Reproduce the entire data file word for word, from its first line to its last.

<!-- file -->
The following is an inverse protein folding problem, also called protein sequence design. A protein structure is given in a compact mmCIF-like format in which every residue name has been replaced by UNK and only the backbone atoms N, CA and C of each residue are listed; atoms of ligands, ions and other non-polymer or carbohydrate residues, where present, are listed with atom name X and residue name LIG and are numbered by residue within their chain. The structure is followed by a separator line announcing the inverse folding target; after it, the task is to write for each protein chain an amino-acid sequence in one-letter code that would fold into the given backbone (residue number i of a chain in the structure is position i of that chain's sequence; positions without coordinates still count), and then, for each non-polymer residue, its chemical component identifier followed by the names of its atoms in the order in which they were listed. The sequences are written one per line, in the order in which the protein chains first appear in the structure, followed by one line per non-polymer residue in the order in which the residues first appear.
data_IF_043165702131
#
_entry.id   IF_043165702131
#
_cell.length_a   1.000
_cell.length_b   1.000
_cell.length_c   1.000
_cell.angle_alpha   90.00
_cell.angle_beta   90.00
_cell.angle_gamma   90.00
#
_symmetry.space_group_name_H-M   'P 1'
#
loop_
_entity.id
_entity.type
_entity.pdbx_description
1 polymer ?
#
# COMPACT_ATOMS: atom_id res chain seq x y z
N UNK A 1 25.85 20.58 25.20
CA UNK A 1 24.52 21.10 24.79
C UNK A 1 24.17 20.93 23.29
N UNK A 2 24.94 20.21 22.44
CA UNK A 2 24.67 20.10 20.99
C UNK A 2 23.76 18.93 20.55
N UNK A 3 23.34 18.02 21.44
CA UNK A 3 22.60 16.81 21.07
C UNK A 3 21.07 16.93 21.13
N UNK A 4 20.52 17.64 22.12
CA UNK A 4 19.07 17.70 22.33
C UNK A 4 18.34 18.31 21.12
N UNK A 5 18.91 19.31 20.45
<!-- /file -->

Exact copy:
The following is an inverse protein folding problem, also called protein sequence design. A protein structure is given in a compact mmCIF-like format in which every residue name has been replaced by UNK and only the backbone atoms N, CA and C of each residue are listed; atoms of ligands, ions and other non-polymer or carbohydrate residues, where present, are listed with atom name X and residue name LIG and are numbered by residue within their chain. The structure is followed by a separator line announcing the inverse folding target; after it, the task is to write for each protein chain an amino-acid sequence in one-letter code that would fold into the given backbone (residue number i of a chain in the structure is position i of that chain's sequence; positions without coordinates still count), and then, for each non-polymer residue, its chemical component identifier followed by the names of its atoms in the order in which they were listed. The sequences are written one per line, in the order in which the protein chains first appear in the structure, followed by one line per non-polymer residue in the order in which the residues first appear.
data_IF_043165702131
#
_entry.id   IF_043165702131
#
_cell.length_a   1.000
_cell.length_b   1.000
_cell.length_c   1.000
_cell.angle_alpha   90.00
_cell.angle_beta   90.00
_cell.angle_gamma   90.00
#
_symmetry.space_group_name_H-M   'P 1'
#
loop_
_entity.id
_entity.type
_entity.pdbx_description
1 polymer ?
#
# COMPACT_ATOMS: atom_id res chain seq x y z
N UNK A 1 25.85 20.58 25.20
CA UNK A 1 24.52 21.10 24.79
C UNK A 1 24.17 20.93 23.29
N UNK A 2 24.94 20.21 22.44
CA UNK A 2 24.67 20.10 20.99
C UNK A 2 23.76 18.93 20.55
N UNK A 3 23.34 18.02 21.44
CA UNK A 3 22.60 16.81 21.07
C UNK A 3 21.07 16.93 21.13
N UNK A 4 20.52 17.64 22.12
CA UNK A 4 19.07 17.70 22.33
C UNK A 4 18.34 18.31 21.12
N UNK A 5 18.91 19.31 20.45